Then there’s the slow the rate of benefit growth for high-income recipients part — that’s a polite way to say means testing. The AARP explains its opposition:
“The notion that the benefits are an earned right separates Social Security from means-tested income-support programs. Social Security can help everyone. Means testing is a feature of taxpayer-funded welfare programs designed to help the poor. A means test would inevitably erode the universal and contributory nature of Social Security and some of the popular support that has sustained it for nearly 75 years.”
Imposing new limits for the well-off could backfire in various ways. A means test could adversely affect retirement planning and lower the personal savings rate if people concluded the program would penalize them for having higher retirement incomes or larger nest eggs. It would discourage older persons from continuing to work beyond eligibility age, depriving them—and the economy—of additional money. It would create incentives for people to take lump-sum distributions from pension plans, strategies that could prove shortsighted and harmful.”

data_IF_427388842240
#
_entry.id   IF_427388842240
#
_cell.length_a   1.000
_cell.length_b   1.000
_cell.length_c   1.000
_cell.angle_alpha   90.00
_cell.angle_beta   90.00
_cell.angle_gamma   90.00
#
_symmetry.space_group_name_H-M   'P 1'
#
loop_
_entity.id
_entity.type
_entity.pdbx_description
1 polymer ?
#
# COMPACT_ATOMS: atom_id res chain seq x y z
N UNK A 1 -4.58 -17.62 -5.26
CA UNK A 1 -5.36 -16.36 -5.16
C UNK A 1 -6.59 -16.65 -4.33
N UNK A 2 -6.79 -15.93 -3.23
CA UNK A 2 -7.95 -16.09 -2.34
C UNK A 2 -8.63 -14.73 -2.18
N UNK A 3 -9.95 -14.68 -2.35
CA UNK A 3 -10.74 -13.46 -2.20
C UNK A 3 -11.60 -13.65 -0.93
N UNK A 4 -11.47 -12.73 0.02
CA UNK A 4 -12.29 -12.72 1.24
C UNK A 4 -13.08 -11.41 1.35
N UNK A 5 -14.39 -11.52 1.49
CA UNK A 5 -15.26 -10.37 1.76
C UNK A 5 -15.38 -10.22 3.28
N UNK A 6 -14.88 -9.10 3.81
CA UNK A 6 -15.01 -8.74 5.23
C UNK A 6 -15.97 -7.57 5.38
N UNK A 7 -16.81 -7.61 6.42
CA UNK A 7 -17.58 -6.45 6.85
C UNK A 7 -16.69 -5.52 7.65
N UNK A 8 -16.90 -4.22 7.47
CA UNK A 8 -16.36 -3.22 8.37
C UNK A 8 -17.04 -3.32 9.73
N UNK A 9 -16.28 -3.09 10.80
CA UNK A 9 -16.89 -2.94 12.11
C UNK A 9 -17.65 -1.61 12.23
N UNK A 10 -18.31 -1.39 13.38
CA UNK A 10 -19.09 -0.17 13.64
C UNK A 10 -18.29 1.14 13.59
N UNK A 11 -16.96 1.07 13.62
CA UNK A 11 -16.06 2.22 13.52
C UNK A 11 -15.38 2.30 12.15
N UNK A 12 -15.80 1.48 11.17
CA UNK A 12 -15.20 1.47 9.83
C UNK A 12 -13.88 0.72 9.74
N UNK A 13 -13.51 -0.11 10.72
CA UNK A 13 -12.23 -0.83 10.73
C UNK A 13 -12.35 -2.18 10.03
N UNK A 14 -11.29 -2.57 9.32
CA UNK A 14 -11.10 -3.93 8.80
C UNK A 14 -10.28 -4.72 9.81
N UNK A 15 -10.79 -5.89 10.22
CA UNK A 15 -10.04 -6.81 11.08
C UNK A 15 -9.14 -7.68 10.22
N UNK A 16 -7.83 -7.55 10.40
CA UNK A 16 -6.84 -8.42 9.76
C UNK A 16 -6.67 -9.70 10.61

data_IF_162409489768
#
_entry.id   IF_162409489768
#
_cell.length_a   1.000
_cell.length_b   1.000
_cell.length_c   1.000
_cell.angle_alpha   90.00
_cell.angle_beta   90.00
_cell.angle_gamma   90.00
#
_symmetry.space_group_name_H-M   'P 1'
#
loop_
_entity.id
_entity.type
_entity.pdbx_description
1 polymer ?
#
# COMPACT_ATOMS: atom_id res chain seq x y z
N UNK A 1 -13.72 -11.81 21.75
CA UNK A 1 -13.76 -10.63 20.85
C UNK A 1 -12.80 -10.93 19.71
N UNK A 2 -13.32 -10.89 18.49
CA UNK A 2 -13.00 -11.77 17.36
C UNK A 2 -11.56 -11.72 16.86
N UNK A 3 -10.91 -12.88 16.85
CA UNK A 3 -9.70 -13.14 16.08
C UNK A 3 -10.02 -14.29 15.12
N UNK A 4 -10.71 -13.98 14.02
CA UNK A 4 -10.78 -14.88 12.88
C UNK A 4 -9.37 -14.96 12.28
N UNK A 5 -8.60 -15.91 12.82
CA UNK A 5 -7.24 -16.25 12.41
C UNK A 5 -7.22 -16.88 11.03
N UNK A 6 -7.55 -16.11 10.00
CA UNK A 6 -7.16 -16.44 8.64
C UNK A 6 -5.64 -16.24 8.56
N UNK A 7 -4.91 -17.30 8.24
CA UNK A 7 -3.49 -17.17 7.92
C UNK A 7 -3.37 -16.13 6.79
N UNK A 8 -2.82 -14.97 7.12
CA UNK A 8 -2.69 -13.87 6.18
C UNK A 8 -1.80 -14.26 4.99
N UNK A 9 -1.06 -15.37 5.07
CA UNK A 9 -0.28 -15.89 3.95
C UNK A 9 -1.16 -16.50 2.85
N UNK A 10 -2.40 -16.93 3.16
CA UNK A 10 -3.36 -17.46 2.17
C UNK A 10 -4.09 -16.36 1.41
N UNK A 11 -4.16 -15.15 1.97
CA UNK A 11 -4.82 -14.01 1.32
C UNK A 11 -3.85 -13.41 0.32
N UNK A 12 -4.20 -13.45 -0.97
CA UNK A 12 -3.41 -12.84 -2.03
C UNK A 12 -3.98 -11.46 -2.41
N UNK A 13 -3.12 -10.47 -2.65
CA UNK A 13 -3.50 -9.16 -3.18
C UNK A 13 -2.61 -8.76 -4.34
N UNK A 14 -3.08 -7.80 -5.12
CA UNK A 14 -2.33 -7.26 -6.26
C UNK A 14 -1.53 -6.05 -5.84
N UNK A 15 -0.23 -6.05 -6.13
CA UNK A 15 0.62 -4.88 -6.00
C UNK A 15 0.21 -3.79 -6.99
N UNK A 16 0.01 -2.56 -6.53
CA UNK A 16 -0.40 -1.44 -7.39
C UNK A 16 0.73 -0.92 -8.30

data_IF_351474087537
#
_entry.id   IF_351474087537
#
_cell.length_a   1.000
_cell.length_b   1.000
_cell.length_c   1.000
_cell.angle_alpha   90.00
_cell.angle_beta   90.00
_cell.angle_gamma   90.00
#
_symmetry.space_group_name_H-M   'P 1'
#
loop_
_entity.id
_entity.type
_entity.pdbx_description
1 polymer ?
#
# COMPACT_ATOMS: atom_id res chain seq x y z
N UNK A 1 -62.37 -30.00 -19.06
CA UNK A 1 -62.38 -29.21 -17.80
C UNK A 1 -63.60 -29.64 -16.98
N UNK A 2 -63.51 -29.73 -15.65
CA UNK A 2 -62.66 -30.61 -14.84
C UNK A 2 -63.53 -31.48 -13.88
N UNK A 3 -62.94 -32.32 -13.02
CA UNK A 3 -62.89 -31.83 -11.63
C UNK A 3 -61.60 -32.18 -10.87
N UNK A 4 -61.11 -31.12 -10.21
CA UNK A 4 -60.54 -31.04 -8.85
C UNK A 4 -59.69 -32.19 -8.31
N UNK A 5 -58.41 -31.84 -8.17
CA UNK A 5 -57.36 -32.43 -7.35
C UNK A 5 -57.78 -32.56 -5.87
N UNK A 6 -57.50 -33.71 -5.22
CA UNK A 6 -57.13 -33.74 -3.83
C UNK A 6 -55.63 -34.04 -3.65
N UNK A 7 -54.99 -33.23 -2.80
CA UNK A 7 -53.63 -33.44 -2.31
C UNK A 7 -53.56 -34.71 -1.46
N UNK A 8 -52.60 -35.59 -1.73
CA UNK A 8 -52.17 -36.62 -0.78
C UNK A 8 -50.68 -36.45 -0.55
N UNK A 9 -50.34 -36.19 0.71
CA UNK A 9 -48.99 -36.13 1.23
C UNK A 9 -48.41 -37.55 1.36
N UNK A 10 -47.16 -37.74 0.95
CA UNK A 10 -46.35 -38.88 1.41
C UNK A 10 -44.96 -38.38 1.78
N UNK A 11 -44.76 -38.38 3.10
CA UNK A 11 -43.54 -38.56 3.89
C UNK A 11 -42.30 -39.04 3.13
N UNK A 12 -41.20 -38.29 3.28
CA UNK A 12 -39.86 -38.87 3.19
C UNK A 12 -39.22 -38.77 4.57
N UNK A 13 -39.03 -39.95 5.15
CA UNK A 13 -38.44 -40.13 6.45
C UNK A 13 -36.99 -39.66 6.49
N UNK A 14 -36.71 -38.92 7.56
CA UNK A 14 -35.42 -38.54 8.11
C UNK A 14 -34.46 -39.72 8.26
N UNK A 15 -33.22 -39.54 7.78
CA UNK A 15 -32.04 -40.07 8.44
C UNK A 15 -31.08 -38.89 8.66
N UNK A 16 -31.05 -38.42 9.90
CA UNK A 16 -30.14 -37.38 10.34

That just about sums it up.
There’s nothing harder to analyze than a moving target. If the Romney Campaign is incorporating “savings” into its tax formulation by assuming reductions in Medicare costs — good luck with that. The campaign appears to have settled — for the moment — on the revisions made to the Ryan Plan for FY 2013. However, the campaign hasn’t released the details necessary to make a thorough examination of the impact of the plan. [Politifact]